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Redundancies Q&A

Our experts answer questions employers and employees may have relating to redundancies.

The Chancellor, Rishi Sunak, has announced reform to the Job Retention furlough scheme  which will result in businesses having to initially incur more of the wage costs themselves, with the scheme stopping on 1 November. With a depletion of cash as a result of COVID-19, many businesses will now have to contemplate making staff redundant and taking them off the furlough scheme. The following questions look into the taxation treatment and financing of redundancy payments.

1. Is redundancy pay taxable?

It depends. The first £30,000 of any genuine redundancy payments (both the statutory redundancy pay in accordance with employment law and any additional company-specific redundancy pay, which someone might receive) are regarded as tax-free. If the genuine redundancy payments (statutory and any company-specific supplement) are in excess of a cumulative £30,000, the element above £30,000 is UK taxable.

2. What is statutory redundancy pay?

The maximum statutory redundancy pay is capped at £807 per week (for people over 41, it is £538 for younger employees) for each full year of service with a company and the regulations allow for a maximum of 20 years’ service. As such, the maximum amount payable as statutory redundancy is £16,140. Statutory redundancy is only available for people who have had two years continuous service with an employer.

However, as indicated previously, some companies will make additional, non-statutory redundancy payments to individuals being made redundant and any payments of this type, will be based on company contracts, staff handbooks and company practice.

An important consideration for many businesses is the likelihood of the staff member being required in a post-lockdown world, and the overall level of staffing. An assessment has to be made as to the cost of redundancy compared to the likely wage cost saved from an unutilised member of staff, especially given that the furlough scheme will still be in operation until October.

PILONs, whether contractual or non-contractual, are innately regarded as taxable earnings and do not qualify for the£30,000 tax free relief.

3. What if I receive a Payment in Lieu of Notice (PILON) from my employer?

Payments in Lieu of Notice (PILONs), whether contractual or non-contractual, are innately regarded as taxable earnings and do not qualify for the £30,000 tax free relief. They will be taxed and subject to National Insurance Contributions (NICs) at the point the payment is made.

4. My company will expect me to take garden leave instead of offering me a PILON. How is this taxed?

Whilst you are on garden leave, you will remain an employee of the company for tax purposes and your salary will continue to be subject to PAYE (and NIC) as a regular employee.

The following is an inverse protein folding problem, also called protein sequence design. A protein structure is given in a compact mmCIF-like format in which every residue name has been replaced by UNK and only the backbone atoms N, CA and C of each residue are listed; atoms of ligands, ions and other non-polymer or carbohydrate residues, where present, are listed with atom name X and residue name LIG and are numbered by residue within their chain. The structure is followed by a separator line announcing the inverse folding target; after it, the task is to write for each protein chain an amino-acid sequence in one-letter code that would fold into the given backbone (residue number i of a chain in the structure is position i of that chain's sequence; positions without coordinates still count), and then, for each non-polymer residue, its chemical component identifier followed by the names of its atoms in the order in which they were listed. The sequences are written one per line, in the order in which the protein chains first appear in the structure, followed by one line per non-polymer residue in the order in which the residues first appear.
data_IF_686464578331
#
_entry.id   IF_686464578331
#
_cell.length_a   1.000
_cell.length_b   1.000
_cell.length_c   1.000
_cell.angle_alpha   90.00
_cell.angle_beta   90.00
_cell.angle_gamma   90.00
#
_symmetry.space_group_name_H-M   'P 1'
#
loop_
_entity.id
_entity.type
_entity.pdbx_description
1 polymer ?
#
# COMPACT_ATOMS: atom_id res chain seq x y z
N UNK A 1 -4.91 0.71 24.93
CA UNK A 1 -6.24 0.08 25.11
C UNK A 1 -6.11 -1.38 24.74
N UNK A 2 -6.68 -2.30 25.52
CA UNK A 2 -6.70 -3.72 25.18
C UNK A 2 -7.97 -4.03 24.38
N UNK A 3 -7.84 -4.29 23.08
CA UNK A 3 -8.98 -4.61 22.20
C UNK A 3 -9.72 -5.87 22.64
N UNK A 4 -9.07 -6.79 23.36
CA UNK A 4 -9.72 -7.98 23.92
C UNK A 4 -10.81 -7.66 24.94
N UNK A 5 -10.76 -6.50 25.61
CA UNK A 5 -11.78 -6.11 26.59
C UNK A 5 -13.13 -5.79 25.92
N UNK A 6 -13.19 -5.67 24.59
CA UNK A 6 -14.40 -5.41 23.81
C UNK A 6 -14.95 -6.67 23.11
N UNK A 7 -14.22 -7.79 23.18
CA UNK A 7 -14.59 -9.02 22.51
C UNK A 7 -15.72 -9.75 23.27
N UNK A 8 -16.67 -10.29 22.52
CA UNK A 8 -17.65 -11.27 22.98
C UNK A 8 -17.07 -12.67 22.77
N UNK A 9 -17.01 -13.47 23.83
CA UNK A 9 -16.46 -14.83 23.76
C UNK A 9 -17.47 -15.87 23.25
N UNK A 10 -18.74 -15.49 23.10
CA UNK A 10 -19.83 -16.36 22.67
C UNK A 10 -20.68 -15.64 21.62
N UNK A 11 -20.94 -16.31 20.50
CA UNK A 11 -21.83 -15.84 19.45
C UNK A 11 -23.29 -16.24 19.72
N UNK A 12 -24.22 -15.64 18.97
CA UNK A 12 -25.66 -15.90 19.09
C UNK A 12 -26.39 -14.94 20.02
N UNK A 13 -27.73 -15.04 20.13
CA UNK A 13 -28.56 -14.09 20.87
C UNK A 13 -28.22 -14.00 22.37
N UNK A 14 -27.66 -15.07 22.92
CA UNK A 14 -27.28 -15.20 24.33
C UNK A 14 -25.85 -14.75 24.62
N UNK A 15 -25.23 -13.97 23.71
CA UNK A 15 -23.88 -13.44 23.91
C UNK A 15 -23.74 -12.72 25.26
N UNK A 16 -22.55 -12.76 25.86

5. The company wants me to sign a ‘non-compete agreement’ as part of my redundancy package. Is the payment I receive for this non-compete agreement taxable?

Yes. Payments for agreeing to a non-compete agreement (also known as a restrictive covenant) will be regarded as taxable at the time of payment.

Businesses must consider the need for such non-compete clauses. If the company is generating little to no income, the benefit of the covenant may be remote.

6. My redundancy package will allow me to keep my company car after I leave the company. Does this remain a taxable benefit?

The value of the company car that is transferred to you would be taxable at its market value at the time of transfer.

7. I cannot afford to make redundancy payments, but I have a viable business. Are there any other options?

The Redundancy Payments Office, in certain situations can make a ‘loan’ to the company to pay these liabilities. The redundancy will be actually paid to the employee and the company will need to pay back the payment on a timescale to be agreed. This can be from one to three years. There are certain conditions that apply to the loan. Broadly, you must have a viable business, but for the requirement to make these payments, and you cannot have alternative resources to pay the redundancies.

Would you like to know more?

If you would like further guidance on the taxation treatment and financing of your redundancy payments, please get in touch with your usual Blick Rothenberg or one of the contacts to the right.

You can also visit our Coronavirus – Practical Guidance for businesses today Hub for our latest insights and sign up here to receive important Practical Guidance updates delivered directly to your inbox.

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